There can be no greater forces for cohesion in a group than having a common purpose and accepting a common fate, and the extent to which these were forged or even could be forged at the recent Jobs Summit 2018 will ultimately determine its success. To be sure, there were many aspects of the summit that were positive and could indeed create a more employment-friendly environment. (See Moneyweb radio discussion here.) But to put a figure to it such as 275 000 jobs a year is folly. We should have learned by now that there are many forces outside of the measures we can take ourselves that can turn the employment environment on its head.
The only counter we can create against these forces is a flexible economic construct that can absorb the bad times and exploit the good times to the fullest. In a business sense this can only be built on the principles of having a common purpose and sharing a common fate; a subject I have dealt with in depth in the revised version of my last book Common Purpose; Common Fate, (a free pre-publication PDF copy of which can be downloaded here). In some respects, the Jobs Summit and the practical interventions emanating from it fall significantly short of these principles, although they do support them in others.
On the negative side, it is always extremely difficult to find a common purpose at a centralised national level, let alone accept a common fate. One can only find a common purpose by being outward looking; by making a contribution to the outside world – specifically customers, or the needs and wants of others. Customers create jobs – not capital, labour or even government. By its very nature, jobs (and profits and taxes) are an outflow of that. So the concepts of job retention or job creation are inward-looking and mostly end up in a toxic trade-off.
The summit has placed a fresh and welcome emphasis on job retention as opposed to job creation. Unemployment is the outcome of losing jobs faster than we can create new jobs. Fix the problems causing job losses and job creation will take care of itself. We cannot do so by simply making some ‘sacrifices’ of corporate capital in terms of where it invests, who it buys from ,and occasionally waiving a dividend; or by labour being ‘less militant’ in fighting retrenchments. The latter was something of an inconsistent trade-off for not insisting on a retrenchment moratorium.
The cohesion we seek at national level can only be effectively created at an individual company level as these are the wealth-creating cells of our economy. Jobs are created and or sustained by an ability to create wealth, not simply redistributing the wealth itself.
It’s much easier to create cohesion around wealth creation because everyone can subscribe to the company’s common purpose of serving customers, irrespective of individual motives such as making a profit or receiving a wage.
The latter are entirely dependent on the former, and the more these motives can be aligned to the former, the greater its flexibility and strength.
The single biggest flaw in the Jobs Summit, and one that continues to bedevil all efforts to create flexibility and economic strength, is the cop-out by organised labour. It consistently behaves as a beneficiary or recipient rather than a contributor.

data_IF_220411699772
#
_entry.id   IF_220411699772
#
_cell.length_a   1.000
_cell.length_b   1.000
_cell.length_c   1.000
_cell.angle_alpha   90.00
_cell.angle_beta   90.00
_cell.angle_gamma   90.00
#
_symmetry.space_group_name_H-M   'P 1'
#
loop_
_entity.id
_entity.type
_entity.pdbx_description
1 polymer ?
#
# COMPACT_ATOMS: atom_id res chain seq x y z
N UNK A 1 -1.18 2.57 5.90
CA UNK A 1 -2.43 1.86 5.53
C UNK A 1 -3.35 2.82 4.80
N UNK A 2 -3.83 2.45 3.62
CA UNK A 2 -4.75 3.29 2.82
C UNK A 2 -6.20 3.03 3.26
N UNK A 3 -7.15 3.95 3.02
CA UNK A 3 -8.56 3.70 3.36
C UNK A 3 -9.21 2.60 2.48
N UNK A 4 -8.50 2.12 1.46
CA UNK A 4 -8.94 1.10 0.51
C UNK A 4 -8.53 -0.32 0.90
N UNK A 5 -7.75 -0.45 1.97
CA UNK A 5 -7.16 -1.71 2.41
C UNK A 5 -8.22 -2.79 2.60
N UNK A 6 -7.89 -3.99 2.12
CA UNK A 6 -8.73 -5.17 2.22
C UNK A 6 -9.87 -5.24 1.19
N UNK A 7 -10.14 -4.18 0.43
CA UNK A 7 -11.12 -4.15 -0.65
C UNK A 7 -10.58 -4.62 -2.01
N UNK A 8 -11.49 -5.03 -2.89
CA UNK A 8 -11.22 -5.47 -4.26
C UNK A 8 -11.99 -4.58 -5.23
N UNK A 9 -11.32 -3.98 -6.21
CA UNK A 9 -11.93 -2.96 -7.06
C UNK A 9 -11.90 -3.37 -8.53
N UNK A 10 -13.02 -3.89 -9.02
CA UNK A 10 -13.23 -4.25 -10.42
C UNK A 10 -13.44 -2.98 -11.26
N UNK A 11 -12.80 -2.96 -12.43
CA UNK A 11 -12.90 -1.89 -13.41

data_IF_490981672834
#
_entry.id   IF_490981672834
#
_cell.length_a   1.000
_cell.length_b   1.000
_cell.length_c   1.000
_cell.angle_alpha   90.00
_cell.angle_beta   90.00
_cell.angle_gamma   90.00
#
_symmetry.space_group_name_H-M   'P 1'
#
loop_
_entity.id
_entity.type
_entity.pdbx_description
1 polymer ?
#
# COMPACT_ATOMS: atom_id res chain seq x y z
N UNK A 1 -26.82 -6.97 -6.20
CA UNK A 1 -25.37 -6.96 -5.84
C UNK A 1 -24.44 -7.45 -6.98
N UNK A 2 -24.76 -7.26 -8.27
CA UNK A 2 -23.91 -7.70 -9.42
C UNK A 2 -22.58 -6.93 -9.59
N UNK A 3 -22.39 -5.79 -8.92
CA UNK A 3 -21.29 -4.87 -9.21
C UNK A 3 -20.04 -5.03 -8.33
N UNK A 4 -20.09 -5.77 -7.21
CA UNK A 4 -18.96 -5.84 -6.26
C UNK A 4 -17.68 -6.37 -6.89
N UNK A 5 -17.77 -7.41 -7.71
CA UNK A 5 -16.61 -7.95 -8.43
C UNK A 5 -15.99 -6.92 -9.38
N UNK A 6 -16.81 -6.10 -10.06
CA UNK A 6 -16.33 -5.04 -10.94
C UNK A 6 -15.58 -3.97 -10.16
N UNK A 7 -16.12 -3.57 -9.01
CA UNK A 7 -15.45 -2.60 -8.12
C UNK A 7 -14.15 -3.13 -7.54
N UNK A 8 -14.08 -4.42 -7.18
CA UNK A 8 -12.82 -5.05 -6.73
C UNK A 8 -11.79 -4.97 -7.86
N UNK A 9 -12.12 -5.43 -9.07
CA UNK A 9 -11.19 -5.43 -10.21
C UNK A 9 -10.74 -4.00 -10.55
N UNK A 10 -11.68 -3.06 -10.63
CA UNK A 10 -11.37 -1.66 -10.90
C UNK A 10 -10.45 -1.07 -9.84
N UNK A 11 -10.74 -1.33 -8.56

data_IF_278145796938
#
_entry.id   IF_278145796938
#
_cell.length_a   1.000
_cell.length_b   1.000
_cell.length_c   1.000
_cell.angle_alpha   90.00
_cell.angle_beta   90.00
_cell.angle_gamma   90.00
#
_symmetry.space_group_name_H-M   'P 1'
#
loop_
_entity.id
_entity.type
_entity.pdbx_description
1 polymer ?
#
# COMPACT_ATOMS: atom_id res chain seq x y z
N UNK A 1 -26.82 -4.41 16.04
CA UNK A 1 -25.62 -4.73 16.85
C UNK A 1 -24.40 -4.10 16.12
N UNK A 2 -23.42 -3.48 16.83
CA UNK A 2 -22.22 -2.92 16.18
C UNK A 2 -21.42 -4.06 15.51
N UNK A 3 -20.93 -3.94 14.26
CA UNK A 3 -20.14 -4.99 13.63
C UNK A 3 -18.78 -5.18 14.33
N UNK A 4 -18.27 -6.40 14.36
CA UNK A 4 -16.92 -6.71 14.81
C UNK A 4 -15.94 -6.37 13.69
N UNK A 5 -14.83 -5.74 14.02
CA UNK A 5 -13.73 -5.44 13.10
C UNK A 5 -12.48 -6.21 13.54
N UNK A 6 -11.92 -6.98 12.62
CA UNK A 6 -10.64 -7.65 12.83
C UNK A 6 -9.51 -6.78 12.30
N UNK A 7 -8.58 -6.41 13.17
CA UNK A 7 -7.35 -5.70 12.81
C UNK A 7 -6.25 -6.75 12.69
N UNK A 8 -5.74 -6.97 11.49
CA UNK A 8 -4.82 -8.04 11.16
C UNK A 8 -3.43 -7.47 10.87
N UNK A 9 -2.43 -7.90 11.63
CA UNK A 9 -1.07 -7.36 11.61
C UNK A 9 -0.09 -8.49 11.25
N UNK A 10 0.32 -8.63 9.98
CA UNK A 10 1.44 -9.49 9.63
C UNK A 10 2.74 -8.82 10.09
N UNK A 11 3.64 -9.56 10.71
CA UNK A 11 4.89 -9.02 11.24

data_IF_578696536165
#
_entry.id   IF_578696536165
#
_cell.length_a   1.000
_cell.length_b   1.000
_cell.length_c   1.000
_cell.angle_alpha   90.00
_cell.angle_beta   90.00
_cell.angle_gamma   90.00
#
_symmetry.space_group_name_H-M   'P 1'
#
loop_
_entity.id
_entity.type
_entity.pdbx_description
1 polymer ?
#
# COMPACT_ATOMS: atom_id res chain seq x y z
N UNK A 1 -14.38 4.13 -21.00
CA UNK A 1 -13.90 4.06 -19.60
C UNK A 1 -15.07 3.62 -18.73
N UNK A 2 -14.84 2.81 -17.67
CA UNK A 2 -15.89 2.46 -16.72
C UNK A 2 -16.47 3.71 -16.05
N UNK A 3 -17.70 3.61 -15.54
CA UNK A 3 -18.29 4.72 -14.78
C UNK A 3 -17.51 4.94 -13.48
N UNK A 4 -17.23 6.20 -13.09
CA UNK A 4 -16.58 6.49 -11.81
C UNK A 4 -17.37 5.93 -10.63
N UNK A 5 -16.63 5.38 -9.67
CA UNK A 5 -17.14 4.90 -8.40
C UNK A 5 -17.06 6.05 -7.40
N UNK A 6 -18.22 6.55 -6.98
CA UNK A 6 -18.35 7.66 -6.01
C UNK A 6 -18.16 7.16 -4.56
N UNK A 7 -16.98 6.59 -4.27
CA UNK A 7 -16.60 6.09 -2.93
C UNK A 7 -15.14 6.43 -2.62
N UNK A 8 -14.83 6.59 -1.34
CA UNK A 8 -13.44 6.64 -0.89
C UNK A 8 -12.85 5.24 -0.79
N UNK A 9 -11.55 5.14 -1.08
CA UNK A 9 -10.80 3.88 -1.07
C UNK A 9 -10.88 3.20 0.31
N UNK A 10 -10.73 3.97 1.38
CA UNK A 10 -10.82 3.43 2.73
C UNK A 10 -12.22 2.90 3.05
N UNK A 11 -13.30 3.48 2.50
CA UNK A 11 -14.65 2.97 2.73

Yet, as shown statistically by this illustrated Contribution Account of average company wealth creation and distribution in South Africa, employees are by far the biggest group of beneficiaries when it comes to wealth distribution. However, because the value added itself represents both contribution and reward, it can be argued that that share represents contribution as well, meaning that they are the biggest contributors to wealth creation.
Yet labour’s share is the most rigid and inflexible in its individual units of the wage itself. When wealth creation is lower, other interests, particularly capital, scramble to protect earnings and when unit costs are inflexible you simply have to reduce the number of units. As long as wealth creation itself is under pressure, job losses will be the illogical outcome. I say illogical because faced with a socio-economic crisis of nearly four out of 10 employable people being out of work, it should make sense for labour to be more militant against retrenchments, and less militant if not more accommodating on wages.
At the very least, organised labour should not stand in the way of those enterprises that have such a solid relationship between all of their stakeholders that some sense of common fate, tangibly expressed in fortune sharing, is endorsed by labour itself. But it could even go much further and commit to protecting customer interests at all times and doing nothing that will harm customers, who are the real job creators for business.
Here I must pause and highlight the current Sassa strike, which Nehawu (the National Education, Health and Allied Workers’ Union) claims is against the biometric system that could harm grant recipients. As far as I can recall, this is the first time ever in this country that organised labour goes on strike in the interest of its customers, and not exclusively for itself. Whether a strike is the right method is, of course, may be something of a paradox.
Companies themselves can go a long way in creating labour flexibility – by encouraging an understanding of the value-creating (rather than profit) paradigm of business, and being consistently transparent about the performance of the company in an accounting expression that makes sense to all. The two pillars of optimum wealth distribution are to meet the legitimate expectations of all of the stakeholders and to encourage continued contribution.
These are far more manageable than one may think. All one has to do is change the lens through which one sees business: from an ‘institutional and money’ view to a ‘people and relationship’ view. That’s all. Do that and see what happens.